Thepchaiya Un-Nooh


Thepchaiya Un-Nooh (Thai: เทพไชยา อุ่นหนู Thephchịyā Xùnh̄nū; born 18 April 1985) is a Thai professional snooker player. He has won one ranking event, the 2019 Snooker Shoot Out, and finished as runner-up in the 2019 World Open. He is regarded as one of the fastest snooker players on the World Tour,[1] averaging less than 17 seconds per shot during the 2017–18 snooker season.[2]

Thepchaiya Un-Nooh
Un-Nooh at the 2014 German Masters
Born (1985-04-18) 18 April 1985 (age 36)
Bangkok, Thailand
Sport country Thailand
Nickname
  • Thai Rocket
  • F-One
  • Speed King
Professional2009/2010, 2012–
Highest ranking15 (October 2020–)
Current ranking 19 (as of 4 May 2021)
Career winnings£571,074
Highest break147 (2 times)
Century breaks121
Tournament wins
Ranking1
Non-ranking1
Un-Nooh in 2013

Career


Un-Nooh first entered the professional tour for the 2009–10 season by winning the 2008 IBSF World Snooker Championship. He dropped off the main tour after just one season.

He received the Thai nomination to compete on the snooker tour for the 2012–13 season.[3] As a new player on the tour, he needed to win four matches to reach the main stage of the ranking events. He lost in the third qualifying round in three of the first four ranking events of the season.[4] In September, it was announced that his match at the Players Tour Championship – Event 3 against Steve Davis was under investigation due to unusual betting patterns.[5] Un-Nooh moved from an 8/11 odds-on favourite to 11/8 against just before the match started, and went on to lose 0–4 to the six-time world champion.[6] World Snooker released a statement in November to confirm that there was insufficient evidence, and that no further action would be taken against Un-Nooh.[7] He reached the final qualifying round for the UK Championship and the World Open, but lost to Michael Holt and Ryan Day respectively.[4] Un-Nooh played in nine of the ten Players Tour Championship Events during the season; his best results were three last-16 defeats in European Tour Events, and he finished 46th on the PTC Order of Merit.[8] His season ended when he was beaten 3–10 by Ben Woollaston in the third round of World Championship Qualifying, which saw him finish the year ranked world number 69.[9][10]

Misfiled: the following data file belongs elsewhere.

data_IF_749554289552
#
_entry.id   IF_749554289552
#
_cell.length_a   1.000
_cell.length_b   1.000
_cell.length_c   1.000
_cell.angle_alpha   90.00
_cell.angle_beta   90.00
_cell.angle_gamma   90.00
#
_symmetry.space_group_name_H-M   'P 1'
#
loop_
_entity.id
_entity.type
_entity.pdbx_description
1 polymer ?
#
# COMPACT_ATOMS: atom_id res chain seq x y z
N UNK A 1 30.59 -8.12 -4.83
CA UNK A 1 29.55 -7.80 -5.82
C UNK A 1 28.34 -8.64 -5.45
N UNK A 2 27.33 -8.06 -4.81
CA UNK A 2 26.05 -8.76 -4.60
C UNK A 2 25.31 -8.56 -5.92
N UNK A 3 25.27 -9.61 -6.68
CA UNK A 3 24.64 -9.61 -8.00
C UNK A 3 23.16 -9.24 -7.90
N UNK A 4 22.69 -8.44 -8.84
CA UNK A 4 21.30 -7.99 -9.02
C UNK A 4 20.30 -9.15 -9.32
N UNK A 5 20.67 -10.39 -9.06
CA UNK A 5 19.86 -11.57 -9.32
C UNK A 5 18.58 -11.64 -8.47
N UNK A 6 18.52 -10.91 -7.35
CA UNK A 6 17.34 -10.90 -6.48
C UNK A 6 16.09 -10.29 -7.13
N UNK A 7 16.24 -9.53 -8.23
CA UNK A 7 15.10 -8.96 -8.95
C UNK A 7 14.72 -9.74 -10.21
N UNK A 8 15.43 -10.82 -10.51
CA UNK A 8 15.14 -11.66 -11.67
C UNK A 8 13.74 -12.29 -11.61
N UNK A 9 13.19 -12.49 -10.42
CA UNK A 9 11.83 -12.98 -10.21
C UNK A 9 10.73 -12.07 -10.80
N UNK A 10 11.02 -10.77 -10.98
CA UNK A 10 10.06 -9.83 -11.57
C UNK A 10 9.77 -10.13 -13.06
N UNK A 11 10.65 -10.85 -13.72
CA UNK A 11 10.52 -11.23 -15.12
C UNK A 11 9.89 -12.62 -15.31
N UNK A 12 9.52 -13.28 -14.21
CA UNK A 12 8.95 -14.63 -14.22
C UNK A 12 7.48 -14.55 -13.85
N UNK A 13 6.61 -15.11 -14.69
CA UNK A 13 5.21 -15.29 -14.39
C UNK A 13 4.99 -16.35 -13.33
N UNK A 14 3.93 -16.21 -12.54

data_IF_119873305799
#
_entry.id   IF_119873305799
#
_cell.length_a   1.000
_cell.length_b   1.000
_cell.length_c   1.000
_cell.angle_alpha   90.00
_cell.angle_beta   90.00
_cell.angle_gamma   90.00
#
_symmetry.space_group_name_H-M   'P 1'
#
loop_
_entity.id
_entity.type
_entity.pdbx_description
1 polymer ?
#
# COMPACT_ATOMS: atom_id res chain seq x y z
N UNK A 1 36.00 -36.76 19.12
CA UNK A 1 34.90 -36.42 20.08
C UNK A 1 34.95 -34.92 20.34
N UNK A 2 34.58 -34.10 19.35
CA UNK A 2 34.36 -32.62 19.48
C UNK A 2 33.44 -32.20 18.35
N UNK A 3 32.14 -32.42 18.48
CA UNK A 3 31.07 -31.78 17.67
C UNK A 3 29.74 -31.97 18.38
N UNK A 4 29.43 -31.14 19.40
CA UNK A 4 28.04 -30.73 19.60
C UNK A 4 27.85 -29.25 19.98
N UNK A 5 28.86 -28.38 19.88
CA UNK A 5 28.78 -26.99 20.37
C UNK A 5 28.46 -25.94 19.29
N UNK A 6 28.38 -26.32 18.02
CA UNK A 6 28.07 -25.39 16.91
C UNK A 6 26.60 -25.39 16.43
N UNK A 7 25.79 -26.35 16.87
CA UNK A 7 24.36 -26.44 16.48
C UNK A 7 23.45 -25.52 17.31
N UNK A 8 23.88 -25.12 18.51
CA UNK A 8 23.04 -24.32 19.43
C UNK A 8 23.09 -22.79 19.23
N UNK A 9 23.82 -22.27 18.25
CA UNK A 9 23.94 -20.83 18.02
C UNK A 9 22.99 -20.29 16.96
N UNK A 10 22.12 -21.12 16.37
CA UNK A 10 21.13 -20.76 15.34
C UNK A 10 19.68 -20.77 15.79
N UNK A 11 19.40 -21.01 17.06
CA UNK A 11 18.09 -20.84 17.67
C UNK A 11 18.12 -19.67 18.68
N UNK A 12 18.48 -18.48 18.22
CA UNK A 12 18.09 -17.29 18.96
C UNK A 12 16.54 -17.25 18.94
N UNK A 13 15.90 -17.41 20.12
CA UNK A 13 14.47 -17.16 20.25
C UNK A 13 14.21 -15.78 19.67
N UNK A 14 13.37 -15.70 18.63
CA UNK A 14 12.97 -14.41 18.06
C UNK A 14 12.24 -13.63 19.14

2013/2014 season

Un-Nooh lost in the qualifying rounds for the first four ranking events of the 2013–14 season, but then beat Gerard Greene 6–5 to reach the International Championship in Chengdu, China.[11] In his first appearance in the main draw of a ranking event he thrashed Zhang Anda 6–1, before losing by the same scoreline to Neil Robertson in the last 32.[12] However, the experience seemed to kick start Un-Nooh's season as in 2014 he played at the venue stage of four of the remaining six ranking events. He beat Ronnie O'Sullivan 5–4 in qualifying for the German Masters, with the reigning world champion playing high risk exhibition shots throughout the match, but Un-Nooh was whitewashed 5–0 by Jack Lisowski in the first round.[13][14] At the World Open, Un-Nooh led Stephen Maguire 3–0, before the world number eight rallied to win four frames in a row. The match went into a deciding frame in which Un-Nooh made a break of sixty, only for Maguire to get a chance to win but then miss the final brown, handing Un-Nooh a big scalp.[15] He then reached the last 16 of a ranking event for the first time by beating Andrew Higginson 5–1 and lost 5–2 to Graeme Dott, despite missing the final pink when on a 147 break during the match.[11] Un-Nooh advanced to the last 32 of the China Open by whitewashing 1997 world champion Ken Doherty 5–0, before losing 5–3 against Ding Junhui.[11] His performances during the campaign saw him end it in the top 64 in the world rankings for the first time as he was placed 59th.[16]